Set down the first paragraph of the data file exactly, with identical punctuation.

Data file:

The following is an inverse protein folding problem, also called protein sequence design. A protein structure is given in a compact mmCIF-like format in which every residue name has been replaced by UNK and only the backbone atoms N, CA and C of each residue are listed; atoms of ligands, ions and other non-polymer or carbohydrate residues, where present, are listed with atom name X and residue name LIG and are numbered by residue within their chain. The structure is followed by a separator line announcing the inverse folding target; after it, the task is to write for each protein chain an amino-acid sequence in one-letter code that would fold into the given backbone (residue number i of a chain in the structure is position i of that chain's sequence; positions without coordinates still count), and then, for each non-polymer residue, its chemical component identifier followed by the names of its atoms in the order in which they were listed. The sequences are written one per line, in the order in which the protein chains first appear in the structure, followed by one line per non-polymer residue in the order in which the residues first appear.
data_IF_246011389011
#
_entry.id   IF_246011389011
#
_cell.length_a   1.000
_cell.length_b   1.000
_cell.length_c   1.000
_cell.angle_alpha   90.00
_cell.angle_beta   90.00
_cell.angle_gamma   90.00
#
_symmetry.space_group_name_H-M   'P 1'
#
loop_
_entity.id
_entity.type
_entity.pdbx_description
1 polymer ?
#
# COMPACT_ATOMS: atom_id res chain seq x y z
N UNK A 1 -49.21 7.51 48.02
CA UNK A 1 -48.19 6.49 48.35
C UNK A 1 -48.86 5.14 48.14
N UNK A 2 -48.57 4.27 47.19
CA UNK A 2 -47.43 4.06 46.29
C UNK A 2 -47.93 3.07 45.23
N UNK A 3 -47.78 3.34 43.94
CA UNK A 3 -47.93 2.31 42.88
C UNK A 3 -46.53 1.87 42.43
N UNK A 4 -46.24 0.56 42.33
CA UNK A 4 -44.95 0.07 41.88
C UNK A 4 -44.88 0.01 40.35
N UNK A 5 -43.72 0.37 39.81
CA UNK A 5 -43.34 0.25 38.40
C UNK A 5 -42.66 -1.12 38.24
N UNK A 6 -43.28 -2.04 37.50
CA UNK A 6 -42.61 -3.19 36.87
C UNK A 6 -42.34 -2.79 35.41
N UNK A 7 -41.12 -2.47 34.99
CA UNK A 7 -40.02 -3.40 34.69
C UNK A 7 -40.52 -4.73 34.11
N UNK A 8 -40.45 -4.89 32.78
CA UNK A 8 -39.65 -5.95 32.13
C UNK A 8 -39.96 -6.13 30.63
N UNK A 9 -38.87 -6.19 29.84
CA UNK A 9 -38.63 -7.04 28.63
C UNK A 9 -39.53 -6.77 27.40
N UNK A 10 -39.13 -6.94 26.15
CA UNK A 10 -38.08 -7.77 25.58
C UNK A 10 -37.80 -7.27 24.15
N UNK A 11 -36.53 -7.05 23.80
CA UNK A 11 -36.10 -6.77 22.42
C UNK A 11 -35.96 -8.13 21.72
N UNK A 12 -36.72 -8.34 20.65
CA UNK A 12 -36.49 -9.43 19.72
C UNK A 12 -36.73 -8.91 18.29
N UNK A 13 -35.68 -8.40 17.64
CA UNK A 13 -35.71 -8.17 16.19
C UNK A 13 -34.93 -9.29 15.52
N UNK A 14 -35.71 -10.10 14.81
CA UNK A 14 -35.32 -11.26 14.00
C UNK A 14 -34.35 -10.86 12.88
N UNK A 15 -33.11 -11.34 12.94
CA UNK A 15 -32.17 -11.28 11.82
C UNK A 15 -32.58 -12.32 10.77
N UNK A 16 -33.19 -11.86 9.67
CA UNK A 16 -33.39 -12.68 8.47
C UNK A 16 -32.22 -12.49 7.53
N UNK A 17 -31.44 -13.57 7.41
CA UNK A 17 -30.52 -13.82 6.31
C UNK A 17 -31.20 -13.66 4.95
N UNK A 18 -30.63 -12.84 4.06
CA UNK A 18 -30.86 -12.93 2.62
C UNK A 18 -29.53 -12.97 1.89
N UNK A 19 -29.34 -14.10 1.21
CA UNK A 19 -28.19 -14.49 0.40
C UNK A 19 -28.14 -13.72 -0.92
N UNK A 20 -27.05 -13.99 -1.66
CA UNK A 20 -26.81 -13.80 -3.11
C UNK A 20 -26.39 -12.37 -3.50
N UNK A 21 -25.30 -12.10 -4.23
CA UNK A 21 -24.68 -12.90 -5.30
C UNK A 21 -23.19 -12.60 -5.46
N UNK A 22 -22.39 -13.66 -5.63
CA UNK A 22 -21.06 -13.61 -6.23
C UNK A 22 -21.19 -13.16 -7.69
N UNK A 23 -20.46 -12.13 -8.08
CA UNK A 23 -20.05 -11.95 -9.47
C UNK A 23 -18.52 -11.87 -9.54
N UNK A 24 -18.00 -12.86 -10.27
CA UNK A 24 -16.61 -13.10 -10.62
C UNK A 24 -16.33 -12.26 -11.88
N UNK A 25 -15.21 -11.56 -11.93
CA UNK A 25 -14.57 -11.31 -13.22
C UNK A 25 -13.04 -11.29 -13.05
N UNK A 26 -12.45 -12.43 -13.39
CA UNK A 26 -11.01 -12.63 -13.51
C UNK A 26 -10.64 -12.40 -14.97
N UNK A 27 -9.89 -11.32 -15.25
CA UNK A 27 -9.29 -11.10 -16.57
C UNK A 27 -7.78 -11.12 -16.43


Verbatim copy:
The following is an inverse protein folding problem, also called protein sequence design. A protein structure is given in a compact mmCIF-like format in which every residue name has been replaced by UNK and only the backbone atoms N, CA and C of each residue are listed; atoms of ligands, ions and other non-polymer or carbohydrate residues, where present, are listed with atom name X and residue name LIG and are numbered by residue within their chain. The structure is followed by a separator line announcing the inverse folding target; after it, the task is to write for each protein chain an amino-acid sequence in one-letter code that would fold into the given backbone (residue number i of a chain in the structure is position i of that chain's sequence; positions without coordinates still count), and then, for each non-polymer residue, its chemical component identifier followed by the names of its atoms in the order in which they were listed. The sequences are written one per line, in the order in which the protein chains first appear in the structure, followed by one line per non-polymer residue in the order in which the residues first appear.